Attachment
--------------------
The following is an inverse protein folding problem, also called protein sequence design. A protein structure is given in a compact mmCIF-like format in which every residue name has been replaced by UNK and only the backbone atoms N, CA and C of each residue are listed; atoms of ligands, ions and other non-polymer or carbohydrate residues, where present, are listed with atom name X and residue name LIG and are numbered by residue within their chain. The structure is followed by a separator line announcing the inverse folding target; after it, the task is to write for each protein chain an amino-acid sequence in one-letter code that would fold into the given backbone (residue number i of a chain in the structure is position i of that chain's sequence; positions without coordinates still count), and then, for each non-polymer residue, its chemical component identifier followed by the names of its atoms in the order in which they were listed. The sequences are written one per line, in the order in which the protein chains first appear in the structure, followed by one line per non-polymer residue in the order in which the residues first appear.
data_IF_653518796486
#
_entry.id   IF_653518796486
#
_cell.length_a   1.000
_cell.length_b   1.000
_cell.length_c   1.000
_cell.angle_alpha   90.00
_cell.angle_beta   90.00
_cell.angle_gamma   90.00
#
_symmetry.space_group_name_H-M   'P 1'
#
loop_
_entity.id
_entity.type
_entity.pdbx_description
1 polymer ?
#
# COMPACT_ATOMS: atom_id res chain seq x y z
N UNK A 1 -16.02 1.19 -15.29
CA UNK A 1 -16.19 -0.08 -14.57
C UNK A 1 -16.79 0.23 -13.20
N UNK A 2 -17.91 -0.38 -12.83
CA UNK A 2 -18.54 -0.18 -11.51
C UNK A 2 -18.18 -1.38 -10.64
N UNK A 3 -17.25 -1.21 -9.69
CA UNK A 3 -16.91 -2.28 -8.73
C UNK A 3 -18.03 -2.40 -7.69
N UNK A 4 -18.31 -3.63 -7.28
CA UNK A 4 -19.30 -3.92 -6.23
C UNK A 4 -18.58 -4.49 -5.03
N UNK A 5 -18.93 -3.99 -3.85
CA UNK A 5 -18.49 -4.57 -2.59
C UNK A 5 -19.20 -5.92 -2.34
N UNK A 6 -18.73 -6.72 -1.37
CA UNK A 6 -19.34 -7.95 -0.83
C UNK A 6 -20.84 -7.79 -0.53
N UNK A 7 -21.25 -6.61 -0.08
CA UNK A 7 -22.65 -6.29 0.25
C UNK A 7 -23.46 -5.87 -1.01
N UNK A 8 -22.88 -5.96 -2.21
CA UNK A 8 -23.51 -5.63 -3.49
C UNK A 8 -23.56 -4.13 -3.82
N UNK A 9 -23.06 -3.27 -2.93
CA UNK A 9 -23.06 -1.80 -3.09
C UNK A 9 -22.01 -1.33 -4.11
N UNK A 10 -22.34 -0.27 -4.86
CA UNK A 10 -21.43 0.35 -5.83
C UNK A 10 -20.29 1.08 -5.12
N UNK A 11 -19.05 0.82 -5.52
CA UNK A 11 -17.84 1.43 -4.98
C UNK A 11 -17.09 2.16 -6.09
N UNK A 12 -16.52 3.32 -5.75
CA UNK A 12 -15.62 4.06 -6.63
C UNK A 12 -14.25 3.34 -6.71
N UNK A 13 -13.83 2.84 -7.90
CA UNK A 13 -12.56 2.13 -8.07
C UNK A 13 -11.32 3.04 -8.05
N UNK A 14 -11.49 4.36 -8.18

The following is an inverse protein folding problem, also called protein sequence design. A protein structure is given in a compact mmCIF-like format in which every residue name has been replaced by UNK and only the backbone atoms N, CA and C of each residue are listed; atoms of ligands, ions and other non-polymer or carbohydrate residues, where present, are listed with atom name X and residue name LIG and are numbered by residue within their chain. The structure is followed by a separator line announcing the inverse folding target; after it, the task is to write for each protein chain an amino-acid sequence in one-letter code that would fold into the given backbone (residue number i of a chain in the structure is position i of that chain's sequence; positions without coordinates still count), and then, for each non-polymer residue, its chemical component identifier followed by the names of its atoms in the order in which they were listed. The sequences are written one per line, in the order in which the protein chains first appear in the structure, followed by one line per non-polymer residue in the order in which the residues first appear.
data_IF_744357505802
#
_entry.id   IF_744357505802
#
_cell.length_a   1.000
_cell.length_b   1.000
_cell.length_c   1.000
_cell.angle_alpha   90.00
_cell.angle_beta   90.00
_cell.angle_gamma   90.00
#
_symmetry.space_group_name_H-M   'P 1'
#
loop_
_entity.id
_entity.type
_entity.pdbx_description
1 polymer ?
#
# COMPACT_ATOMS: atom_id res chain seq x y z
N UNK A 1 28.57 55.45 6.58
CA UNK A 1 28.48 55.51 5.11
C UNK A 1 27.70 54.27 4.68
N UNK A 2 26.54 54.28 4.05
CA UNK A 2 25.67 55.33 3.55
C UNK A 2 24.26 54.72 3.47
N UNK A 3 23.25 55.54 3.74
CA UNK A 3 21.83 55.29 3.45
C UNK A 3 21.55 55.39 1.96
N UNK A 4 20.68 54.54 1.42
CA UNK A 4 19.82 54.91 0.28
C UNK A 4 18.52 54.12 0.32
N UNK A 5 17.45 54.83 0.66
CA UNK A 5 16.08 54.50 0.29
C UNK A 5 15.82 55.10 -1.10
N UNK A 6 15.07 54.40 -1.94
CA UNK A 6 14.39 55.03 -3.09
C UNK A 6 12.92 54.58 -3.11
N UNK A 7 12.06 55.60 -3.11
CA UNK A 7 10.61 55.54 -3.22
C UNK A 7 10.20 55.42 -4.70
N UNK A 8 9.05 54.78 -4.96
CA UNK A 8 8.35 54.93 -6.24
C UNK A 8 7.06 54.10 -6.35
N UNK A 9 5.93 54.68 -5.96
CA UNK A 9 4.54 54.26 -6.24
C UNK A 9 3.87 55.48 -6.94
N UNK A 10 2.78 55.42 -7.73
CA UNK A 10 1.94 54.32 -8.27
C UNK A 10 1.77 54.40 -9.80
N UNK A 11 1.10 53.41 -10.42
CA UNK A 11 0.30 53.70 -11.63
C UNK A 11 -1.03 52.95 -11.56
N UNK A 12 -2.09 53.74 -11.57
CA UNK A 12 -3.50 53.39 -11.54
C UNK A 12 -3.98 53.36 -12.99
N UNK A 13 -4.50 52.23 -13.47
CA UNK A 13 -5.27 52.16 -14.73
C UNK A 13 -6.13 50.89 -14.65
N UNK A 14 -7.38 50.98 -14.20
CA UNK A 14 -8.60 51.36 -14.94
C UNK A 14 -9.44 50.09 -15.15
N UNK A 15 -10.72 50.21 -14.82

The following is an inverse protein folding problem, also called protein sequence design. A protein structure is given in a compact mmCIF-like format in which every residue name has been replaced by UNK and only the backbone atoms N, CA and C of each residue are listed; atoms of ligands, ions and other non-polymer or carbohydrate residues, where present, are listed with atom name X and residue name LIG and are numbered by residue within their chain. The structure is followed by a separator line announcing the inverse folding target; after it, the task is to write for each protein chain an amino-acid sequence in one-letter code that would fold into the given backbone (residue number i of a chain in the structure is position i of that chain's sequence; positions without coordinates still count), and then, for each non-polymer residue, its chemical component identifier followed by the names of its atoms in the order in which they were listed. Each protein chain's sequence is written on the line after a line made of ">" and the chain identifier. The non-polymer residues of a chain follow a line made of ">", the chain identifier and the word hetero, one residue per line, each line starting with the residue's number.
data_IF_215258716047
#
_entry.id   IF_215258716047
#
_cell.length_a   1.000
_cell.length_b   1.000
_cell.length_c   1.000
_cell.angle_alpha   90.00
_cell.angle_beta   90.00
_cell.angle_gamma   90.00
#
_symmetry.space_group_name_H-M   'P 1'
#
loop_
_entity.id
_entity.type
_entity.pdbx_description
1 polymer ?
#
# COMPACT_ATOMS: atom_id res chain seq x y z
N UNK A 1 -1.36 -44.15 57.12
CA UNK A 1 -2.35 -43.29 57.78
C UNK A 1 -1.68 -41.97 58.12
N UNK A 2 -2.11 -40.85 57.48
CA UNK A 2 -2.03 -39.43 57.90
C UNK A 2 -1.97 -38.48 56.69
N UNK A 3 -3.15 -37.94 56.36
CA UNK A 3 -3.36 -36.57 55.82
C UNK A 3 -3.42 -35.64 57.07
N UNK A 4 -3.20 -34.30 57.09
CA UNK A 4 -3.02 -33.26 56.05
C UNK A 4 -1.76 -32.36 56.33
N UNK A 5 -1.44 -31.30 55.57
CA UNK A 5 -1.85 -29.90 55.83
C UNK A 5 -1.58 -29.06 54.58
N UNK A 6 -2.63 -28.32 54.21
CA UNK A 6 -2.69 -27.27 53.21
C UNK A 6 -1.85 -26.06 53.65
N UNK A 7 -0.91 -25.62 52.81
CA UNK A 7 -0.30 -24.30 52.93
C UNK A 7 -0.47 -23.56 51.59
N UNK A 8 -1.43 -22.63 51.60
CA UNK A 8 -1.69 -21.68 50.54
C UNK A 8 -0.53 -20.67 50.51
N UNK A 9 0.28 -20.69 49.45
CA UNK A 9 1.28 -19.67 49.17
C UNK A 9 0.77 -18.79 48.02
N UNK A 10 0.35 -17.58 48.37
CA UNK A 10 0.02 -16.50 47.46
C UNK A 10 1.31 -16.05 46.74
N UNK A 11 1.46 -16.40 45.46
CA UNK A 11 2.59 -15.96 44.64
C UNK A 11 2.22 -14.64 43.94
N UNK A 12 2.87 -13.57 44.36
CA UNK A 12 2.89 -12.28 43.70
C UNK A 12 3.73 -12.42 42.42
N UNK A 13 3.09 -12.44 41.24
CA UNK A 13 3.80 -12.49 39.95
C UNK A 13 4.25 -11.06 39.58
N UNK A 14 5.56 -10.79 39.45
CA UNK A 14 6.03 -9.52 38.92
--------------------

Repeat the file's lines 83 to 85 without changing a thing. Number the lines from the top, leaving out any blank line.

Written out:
N UNK A 1 28.57 55.45 6.58
CA UNK A 1 28.48 55.51 5.11
C UNK A 1 27.70 54.27 4.68